4. †Model comparisons and biological questions addressed (see Figs 2 and 3).

M1/M0 (Q1)NS**********NS*******
M2/M1 (Q2)NS***NS****NS*NS****
M2/Minline image (Q3)NSNSNSNSNSNSNSNSNSNSNS
M3/Minline image (Q3)NSNSNSNSNSNSNSNSNSNSNS
Minline image/M1 (Q4)NSNSNSNSNSNSNSNSNSNSNS
M3/M2 (Q4)NSNSNSNSNSNSNSNSNSNSNS
M/Minline image (Q5)NANANANANA*NANANSNSNS
Table 5.   Relative rate tests.
GenedN source†dN retroposed‡P-value
  1. NS, not significant.

  2. *Significant at the 5 % level.

  3. **Significant at the 1 % level.

  4. †Average non-synonymous substitution rate between rat and source copies.

  5. ‡Average non-synonymous substitution rate between rat and retroposed copies.

Acot90.0190.027*
Cs0.0130.039**
G6pd0.0070.036**
Prdx60.0380.088**
Zfx0.0010.010**
Arpc1b0.0090.029**
Gstk10.0770.116**
Nck20.0020.018**
Ndufa110.0550.072NS
Psmc100.013**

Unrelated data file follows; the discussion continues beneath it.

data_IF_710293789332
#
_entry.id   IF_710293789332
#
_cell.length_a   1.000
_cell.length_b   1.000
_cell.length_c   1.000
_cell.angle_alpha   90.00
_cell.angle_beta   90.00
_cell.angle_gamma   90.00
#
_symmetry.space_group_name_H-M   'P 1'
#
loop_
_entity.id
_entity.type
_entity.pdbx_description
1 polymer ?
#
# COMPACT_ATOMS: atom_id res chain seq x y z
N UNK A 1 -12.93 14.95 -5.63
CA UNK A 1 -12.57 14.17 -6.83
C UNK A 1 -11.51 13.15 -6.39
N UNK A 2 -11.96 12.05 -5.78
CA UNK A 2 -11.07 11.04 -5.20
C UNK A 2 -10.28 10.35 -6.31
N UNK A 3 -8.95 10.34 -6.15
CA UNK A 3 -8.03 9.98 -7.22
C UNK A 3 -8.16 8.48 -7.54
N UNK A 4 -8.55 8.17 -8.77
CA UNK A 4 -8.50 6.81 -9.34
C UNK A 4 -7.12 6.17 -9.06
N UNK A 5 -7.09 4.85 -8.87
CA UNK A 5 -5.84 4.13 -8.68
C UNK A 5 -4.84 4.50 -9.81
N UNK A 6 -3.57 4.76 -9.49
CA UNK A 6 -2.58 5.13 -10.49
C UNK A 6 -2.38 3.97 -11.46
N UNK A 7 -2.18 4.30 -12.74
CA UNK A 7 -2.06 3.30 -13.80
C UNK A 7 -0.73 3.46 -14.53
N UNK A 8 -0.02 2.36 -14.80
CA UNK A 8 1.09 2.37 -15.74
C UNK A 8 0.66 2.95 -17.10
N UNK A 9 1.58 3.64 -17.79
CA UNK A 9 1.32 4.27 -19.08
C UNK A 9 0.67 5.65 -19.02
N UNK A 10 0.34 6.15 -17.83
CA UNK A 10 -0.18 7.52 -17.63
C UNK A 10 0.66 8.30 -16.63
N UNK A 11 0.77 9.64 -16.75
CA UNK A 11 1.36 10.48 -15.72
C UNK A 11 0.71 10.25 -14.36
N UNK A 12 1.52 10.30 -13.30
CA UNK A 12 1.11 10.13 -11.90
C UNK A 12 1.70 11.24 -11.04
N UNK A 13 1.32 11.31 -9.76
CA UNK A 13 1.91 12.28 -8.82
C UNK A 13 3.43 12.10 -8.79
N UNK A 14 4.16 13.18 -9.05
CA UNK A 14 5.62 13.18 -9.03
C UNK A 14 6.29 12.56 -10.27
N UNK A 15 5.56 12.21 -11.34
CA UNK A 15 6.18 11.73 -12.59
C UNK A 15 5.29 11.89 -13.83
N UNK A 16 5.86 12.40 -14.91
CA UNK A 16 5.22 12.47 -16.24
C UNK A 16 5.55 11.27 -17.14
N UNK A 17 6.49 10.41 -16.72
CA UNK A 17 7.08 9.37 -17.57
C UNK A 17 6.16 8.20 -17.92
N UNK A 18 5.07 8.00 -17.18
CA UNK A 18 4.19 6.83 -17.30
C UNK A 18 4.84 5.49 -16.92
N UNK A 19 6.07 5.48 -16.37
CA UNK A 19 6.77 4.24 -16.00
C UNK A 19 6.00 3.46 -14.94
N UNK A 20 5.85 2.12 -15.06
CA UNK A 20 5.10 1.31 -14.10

The gene-specific patterns were remarkably homogeneous, and conform to the general scenario outlined above. The M1/M0 and M2/M1 tests were significant for eight and six retroduplications respectively (Table 4). The dN/dS ratio of the mouse source copy never differed from that of the rat, and no significant difference was detected between early and late post-duplication evolution. Nonsynonymous/synonymous ratios, in contrast, varied widely among genes. The dN/dS estimate for the source copy varied from 0 (Psmc1) to nearly 0.5 (Gstk1, Table 3). The retroposed copy appeared moderately constrained (dN/dS between 0.2 and 0.65, Tables 2 and 3, model Minline image) in eight retroduplications, and unconstrained in Prdx6 (but see above) and Gstk1 (dN/dS around 1). No instance of a dN/dS ratio significantly higher than 1 was detected for any of the analysed genes and lineages under any model.